Until you’ve used a consumer camcorder in a futile attempt to produce a professional video, you may not understand where I’m coming from, but it is cheaper to buy the proper gear the first time around, than to first purchase a camcorder that won’t do the job, then have to unload it and buy what you should have purchased in the first place.

      If I recall, you posted elsewhere, earlier today, asking about a sub-thousand dollar camcorder. You are a professional photographer who is looking to add video to your work. It is not likely that you, or your clients, will be satisfied with video shot on a $999 camcorder. It would be interesting to have you post back here, six months from now with your experience.

      Best of luck to you!

    • #178571
      Anonymous
      Inactive

      Hi WC.

      I noticed that you referred to the camcorders Hank and I listed as expensive and high end. I know you’re just coming into video production, so maybe you haven’t researched the market as long as I have, or maybe you know something I don’t, but my perspective is that those aren’t "expensive" cameras.

      Honestly, for any sort of film-making, even if your immediate friends and family will be your only captives, or rather, audience ( πŸ™‚ ), a $1700 camera is the bottom of the tolerance zone for decent quality.

      As I mentioned in a response to something you said elsewhere, there’s a lot of technology that has to get crammed into a camcorder. For the technology that works, allows manual adjustment, and gives you broadcast quality, you simply can’t expect to find what you’re looking for below about a $1500 range. Less than that, and the camera quality goes noticeably down hill.

      Additionally, indie filmmakers usually show their films at film festivals, on near-theatre sized screens. A camera with any less quality than the near-$2000 range will look like crap on a big screen, plain and simple. Honestly, I’d almost suggest that filmmakers spend twice as much and go High Def.

      Look around some pro video camera sites. You’ll soon discover that an "average" pro video camera can cost $10-20k or more. I’ve seen cameras that went for almost a quarter million dollars. That’s what the big shot pros use. Those cameras are the high quality expensive ones. The $2000 price range is the minimum, borderline crappy end of the "pro" series. It’s really the least you can spend and still call yourself a pro.

      So yes, I would still suggest that someone who’s just getting into film-making start on a $2000 camera. Doing so, and learning the basics of a simpler, cheaper camera like these ones Hank and I have suggested, are a starting point. If he gets better at his art, he’ll no doubt eventually start spending $10,000 or more on cameras. Such is the life of independent filmmakers.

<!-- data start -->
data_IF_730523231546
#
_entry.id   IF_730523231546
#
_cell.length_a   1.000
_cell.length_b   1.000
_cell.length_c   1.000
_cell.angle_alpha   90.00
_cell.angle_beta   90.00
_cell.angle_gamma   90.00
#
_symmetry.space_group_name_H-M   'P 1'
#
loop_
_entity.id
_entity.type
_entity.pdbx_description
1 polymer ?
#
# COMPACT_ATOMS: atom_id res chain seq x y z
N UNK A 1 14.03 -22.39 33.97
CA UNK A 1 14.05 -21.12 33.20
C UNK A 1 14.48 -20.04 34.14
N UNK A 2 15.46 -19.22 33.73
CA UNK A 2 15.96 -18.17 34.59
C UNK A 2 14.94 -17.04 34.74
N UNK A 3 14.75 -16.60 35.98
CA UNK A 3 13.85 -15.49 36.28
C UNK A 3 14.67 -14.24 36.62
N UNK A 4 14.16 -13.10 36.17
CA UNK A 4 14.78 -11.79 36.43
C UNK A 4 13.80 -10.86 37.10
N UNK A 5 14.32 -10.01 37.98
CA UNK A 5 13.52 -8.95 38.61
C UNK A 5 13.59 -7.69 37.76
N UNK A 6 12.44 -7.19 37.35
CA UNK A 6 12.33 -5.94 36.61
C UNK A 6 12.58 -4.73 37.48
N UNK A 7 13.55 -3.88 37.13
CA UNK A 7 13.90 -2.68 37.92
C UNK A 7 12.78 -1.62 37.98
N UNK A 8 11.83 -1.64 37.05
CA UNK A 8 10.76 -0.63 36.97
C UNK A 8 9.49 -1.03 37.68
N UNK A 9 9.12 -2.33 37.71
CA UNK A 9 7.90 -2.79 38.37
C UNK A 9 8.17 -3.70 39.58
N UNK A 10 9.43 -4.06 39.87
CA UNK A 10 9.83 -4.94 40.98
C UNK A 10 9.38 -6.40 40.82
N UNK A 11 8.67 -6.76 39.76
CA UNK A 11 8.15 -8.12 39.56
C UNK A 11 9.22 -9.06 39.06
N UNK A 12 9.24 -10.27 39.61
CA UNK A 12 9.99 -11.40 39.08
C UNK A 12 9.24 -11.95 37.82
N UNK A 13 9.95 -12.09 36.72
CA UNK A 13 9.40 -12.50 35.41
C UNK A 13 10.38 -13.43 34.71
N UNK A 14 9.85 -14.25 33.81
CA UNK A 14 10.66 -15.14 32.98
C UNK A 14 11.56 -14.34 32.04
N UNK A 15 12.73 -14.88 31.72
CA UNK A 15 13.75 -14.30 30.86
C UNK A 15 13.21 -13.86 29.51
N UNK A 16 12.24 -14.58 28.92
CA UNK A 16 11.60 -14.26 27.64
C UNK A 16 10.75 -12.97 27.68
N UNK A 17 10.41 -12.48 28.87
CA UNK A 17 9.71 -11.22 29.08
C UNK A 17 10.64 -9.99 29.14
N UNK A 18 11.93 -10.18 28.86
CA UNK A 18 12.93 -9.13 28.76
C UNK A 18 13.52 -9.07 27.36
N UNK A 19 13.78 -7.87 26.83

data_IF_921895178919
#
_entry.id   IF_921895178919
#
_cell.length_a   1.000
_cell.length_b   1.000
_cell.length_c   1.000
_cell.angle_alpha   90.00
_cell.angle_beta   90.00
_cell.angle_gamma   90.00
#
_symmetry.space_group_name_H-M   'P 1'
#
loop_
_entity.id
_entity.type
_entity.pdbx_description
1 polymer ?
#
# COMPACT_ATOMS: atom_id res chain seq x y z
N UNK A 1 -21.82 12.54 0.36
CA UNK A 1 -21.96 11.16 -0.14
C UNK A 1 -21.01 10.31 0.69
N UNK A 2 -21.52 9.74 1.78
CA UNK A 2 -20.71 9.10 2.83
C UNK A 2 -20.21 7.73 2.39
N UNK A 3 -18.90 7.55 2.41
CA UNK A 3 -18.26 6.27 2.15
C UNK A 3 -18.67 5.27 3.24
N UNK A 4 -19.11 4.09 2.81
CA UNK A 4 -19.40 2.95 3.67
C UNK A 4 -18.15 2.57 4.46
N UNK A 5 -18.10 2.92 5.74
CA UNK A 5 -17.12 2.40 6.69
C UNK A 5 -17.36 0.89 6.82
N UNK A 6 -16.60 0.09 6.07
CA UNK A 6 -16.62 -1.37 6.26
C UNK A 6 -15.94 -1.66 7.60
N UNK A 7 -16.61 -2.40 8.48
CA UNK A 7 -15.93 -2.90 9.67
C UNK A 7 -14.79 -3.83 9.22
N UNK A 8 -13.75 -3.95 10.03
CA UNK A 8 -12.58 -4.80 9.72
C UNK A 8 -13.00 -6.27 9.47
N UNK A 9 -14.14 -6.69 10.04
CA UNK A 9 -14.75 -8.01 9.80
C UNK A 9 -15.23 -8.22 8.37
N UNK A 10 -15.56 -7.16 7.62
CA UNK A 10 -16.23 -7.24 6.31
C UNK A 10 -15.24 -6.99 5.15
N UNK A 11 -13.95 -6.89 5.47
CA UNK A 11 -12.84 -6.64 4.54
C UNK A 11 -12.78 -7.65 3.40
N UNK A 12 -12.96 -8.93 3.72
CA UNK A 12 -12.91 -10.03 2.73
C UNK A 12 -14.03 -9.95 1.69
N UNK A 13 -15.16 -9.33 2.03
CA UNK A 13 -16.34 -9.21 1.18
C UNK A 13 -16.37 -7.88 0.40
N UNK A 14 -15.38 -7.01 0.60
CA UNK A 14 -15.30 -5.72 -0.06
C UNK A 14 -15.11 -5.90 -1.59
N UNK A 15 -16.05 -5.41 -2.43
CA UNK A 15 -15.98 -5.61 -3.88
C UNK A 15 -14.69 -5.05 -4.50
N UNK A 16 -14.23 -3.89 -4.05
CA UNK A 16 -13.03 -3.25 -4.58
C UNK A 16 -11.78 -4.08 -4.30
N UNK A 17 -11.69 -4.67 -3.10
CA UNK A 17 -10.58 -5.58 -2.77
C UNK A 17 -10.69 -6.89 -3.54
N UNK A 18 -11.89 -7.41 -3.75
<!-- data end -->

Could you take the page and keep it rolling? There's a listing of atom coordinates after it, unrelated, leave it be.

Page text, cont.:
Having owned several $500-$1000 cameras as well as several $2000-ish models, I could honestly say I’d be embarrassed to use anything less than my $2k cameras in a pro setting.

    • #178572
      TomScratch
      Participant

      Hi,

      Im feeling contrarian tonight.

      I know many have had bad experiences with ebay. Not me, Im one hundred percent satisfied. Im one for one! I had my second backup cam stolen and went on ebay to get it replaced, a Sony Digital 8, DCR-TRV520. My opinion is (and there may be a consensus on this) that this is the best D8 cam Sony made and just a really good cam period. (To this day, this is the one I carry in my backpack waiting for something newsy to happen near me but not on me or to me.) After the 520, Sony started going full bore with the SD digital cams but continued to put out new D8 models, each new one more inferior to the last new one.

      When I was bidding on ebay for this several months ago, there were typically 2-4 of this model on the entirety of ebay (i.e., hardly any). At this moment, there is just one, for about another 15 hours, current bid just over $100, location Orlando. If everything in the photo is part of the deal (battery, bag, charger, tripod plate (!!!)), this would be a good deal at $250 to 300, which is where the bids end up for a lot of this model (original price $800 to 1000). Of course of course, caveat emptor my friend. (But if you can bring it home for $150 )

      I think there are very few of these on the used market because owners are hanging on to them. You can learn the ropes with this cam (Manual Controls!), get it dirty, get it wet, and later when making your docs, have some one shoot you with the D8 cam while you are interviewing Angelina Jolie with your Sony VX2100.

      Whatever you get, also get a safe or a tough metal box, and a chain for attaching to your radiator (some dorms still have these). Everyone will know you have a cool cam because you will be out there using it. (If a Sony VX2100, you will getting a lot of attention.) Someone you might not even know will be thinking about doing a magic trick with it. Thats just human nature. (Does your dorm have maid service when you are not there; do they leave the door open for that?)

      Best of Luck

      REGARDS TOM 8)
      All right now, everybody pile on. 😯 :'( πŸ˜€ }:-)